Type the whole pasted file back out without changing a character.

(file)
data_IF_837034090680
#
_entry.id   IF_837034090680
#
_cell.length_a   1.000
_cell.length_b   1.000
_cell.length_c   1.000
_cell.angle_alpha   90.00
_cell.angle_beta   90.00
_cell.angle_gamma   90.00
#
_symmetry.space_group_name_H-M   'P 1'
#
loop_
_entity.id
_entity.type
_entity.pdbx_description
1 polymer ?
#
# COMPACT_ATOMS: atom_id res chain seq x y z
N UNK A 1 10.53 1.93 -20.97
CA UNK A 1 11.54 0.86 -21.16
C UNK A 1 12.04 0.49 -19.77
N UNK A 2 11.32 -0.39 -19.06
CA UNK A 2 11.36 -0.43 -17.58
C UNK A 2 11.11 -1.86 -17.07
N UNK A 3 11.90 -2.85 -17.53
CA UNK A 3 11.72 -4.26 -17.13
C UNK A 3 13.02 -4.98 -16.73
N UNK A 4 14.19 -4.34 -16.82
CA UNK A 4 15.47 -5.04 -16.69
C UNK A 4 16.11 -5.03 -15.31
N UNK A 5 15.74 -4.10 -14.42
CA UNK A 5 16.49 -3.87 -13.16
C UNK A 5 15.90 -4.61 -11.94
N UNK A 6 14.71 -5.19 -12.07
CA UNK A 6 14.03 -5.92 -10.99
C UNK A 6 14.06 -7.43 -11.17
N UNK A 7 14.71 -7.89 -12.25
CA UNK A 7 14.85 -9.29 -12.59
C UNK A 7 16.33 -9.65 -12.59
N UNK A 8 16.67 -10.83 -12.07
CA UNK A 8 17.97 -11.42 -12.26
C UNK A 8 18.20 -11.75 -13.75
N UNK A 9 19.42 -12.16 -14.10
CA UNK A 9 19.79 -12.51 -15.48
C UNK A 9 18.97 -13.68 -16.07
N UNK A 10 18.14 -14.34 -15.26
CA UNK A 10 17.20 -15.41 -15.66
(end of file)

data_IF_837034090680
#
_entry.id   IF_837034090680
#
_cell.length_a   1.000
_cell.length_b   1.000
_cell.length_c   1.000
_cell.angle_alpha   90.00
_cell.angle_beta   90.00
_cell.angle_gamma   90.00
#
_symmetry.space_group_name_H-M   'P 1'
#
loop_
_entity.id
_entity.type
_entity.pdbx_description
1 polymer ?
#
# COMPACT_ATOMS: atom_id res chain seq x y z
N UNK A 1 10.53 1.93 -20.97
CA UNK A 1 11.54 0.86 -21.16
C UNK A 1 12.04 0.49 -19.77
N UNK A 2 11.32 -0.39 -19.06
CA UNK A 2 11.36 -0.43 -17.58
C UNK A 2 11.11 -1.86 -17.07
N UNK A 3 11.90 -2.85 -17.53
CA UNK A 3 11.72 -4.26 -17.13
C UNK A 3 13.02 -4.98 -16.73
N UNK A 4 14.19 -4.34 -16.82
CA UNK A 4 15.47 -5.04 -16.69
C UNK A 4 16.11 -5.03 -15.31
N UNK A 5 15.74 -4.10 -14.42
CA UNK A 5 16.49 -3.87 -13.16
C UNK A 5 15.90 -4.61 -11.94
N UNK A 6 14.71 -5.19 -12.07
CA UNK A 6 14.03 -5.92 -10.99
C UNK A 6 14.06 -7.43 -11.17
N UNK A 7 14.71 -7.89 -12.25
CA UNK A 7 14.85 -9.29 -12.59
C UNK A 7 16.33 -9.65 -12.59
N UNK A 8 16.67 -10.83 -12.07
CA UNK A 8 17.97 -11.42 -12.26
C UNK A 8 18.20 -11.75 -13.75
N UNK A 9 19.42 -12.16 -14.10
CA UNK A 9 19.79 -12.51 -15.48
C UNK A 9 18.97 -13.68 -16.07
N UNK A 10 18.14 -14.34 -15.26
CA UNK A 10 17.20 -15.41 -15.66